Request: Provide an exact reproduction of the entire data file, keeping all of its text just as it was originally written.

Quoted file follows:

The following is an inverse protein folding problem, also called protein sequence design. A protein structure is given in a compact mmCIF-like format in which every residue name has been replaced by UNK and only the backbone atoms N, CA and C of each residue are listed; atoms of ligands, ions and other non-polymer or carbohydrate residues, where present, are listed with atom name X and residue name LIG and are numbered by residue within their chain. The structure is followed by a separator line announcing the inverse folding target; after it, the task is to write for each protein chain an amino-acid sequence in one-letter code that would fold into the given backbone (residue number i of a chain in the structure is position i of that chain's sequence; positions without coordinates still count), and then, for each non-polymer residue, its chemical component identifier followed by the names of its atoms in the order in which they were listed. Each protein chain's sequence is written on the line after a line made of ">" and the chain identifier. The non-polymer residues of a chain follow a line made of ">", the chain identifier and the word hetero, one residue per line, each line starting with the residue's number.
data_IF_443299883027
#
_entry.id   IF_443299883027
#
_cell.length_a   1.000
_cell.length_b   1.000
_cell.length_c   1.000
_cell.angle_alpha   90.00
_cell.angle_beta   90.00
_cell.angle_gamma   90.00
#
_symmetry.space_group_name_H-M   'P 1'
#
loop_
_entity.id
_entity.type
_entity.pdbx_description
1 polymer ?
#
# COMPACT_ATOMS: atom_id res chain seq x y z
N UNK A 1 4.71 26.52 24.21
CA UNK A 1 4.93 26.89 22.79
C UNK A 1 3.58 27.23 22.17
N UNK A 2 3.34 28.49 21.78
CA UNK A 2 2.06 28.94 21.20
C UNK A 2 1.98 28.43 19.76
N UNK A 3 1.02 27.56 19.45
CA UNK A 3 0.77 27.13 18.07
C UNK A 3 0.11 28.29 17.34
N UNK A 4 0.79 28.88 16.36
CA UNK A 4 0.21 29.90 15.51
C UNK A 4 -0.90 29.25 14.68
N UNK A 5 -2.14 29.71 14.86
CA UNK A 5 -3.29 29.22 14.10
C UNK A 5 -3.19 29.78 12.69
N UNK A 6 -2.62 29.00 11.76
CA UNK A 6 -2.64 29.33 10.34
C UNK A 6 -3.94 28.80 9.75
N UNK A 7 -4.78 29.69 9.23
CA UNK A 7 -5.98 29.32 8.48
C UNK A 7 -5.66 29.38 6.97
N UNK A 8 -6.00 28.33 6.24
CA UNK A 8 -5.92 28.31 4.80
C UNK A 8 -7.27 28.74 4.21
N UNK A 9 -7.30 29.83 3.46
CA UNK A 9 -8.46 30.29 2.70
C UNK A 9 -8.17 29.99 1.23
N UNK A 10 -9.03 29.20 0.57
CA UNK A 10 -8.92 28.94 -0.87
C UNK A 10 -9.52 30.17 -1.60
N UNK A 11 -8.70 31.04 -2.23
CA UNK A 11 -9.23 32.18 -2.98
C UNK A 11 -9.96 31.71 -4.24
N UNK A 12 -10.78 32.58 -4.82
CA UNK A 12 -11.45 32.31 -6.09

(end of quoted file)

The following is an inverse protein folding problem, also called protein sequence design. A protein structure is given in a compact mmCIF-like format in which every residue name has been replaced by UNK and only the backbone atoms N, CA and C of each residue are listed; atoms of ligands, ions and other non-polymer or carbohydrate residues, where present, are listed with atom name X and residue name LIG and are numbered by residue within their chain. The structure is followed by a separator line announcing the inverse folding target; after it, the task is to write for each protein chain an amino-acid sequence in one-letter code that would fold into the given backbone (residue number i of a chain in the structure is position i of that chain's sequence; positions without coordinates still count), and then, for each non-polymer residue, its chemical component identifier followed by the names of its atoms in the order in which they were listed. Each protein chain's sequence is written on the line after a line made of ">" and the chain identifier. The non-polymer residues of a chain follow a line made of ">", the chain identifier and the word hetero, one residue per line, each line starting with the residue's number.
data_IF_443299883027
#
_entry.id   IF_443299883027
#
_cell.length_a   1.000
_cell.length_b   1.000
_cell.length_c   1.000
_cell.angle_alpha   90.00
_cell.angle_beta   90.00
_cell.angle_gamma   90.00
#
_symmetry.space_group_name_H-M   'P 1'
#
loop_
_entity.id
_entity.type
_entity.pdbx_description
1 polymer ?
#
# COMPACT_ATOMS: atom_id res chain seq x y z
N UNK A 1 4.71 26.52 24.21
CA UNK A 1 4.93 26.89 22.79
C UNK A 1 3.58 27.23 22.17
N UNK A 2 3.34 28.49 21.78
CA UNK A 2 2.06 28.94 21.20
C UNK A 2 1.98 28.43 19.76
N UNK A 3 1.02 27.56 19.45
CA UNK A 3 0.77 27.13 18.07
C UNK A 3 0.11 28.29 17.34
N UNK A 4 0.79 28.88 16.36
CA UNK A 4 0.21 29.90 15.51
C UNK A 4 -0.90 29.25 14.68
N UNK A 5 -2.14 29.71 14.86
CA UNK A 5 -3.29 29.22 14.10
C UNK A 5 -3.19 29.78 12.69
N UNK A 6 -2.62 29.00 11.76
CA UNK A 6 -2.64 29.33 10.34
C UNK A 6 -3.94 28.80 9.75
N UNK A 7 -4.78 29.69 9.23
CA UNK A 7 -5.98 29.32 8.48
C UNK A 7 -5.66 29.38 6.97
N UNK A 8 -6.00 28.33 6.24
CA UNK A 8 -5.92 28.31 4.80
C UNK A 8 -7.27 28.74 4.21
N UNK A 9 -7.30 29.83 3.46
CA UNK A 9 -8.46 30.29 2.70
C UNK A 9 -8.17 29.99 1.23
N UNK A 10 -9.03 29.20 0.57
CA UNK A 10 -8.92 28.94 -0.87
C UNK A 10 -9.52 30.17 -1.60
N UNK A 11 -8.70 31.04 -2.23
CA UNK A 11 -9.23 32.18 -2.98
C UNK A 11 -9.96 31.71 -4.24
N UNK A 12 -10.78 32.58 -4.82
CA UNK A 12 -11.45 32.31 -6.09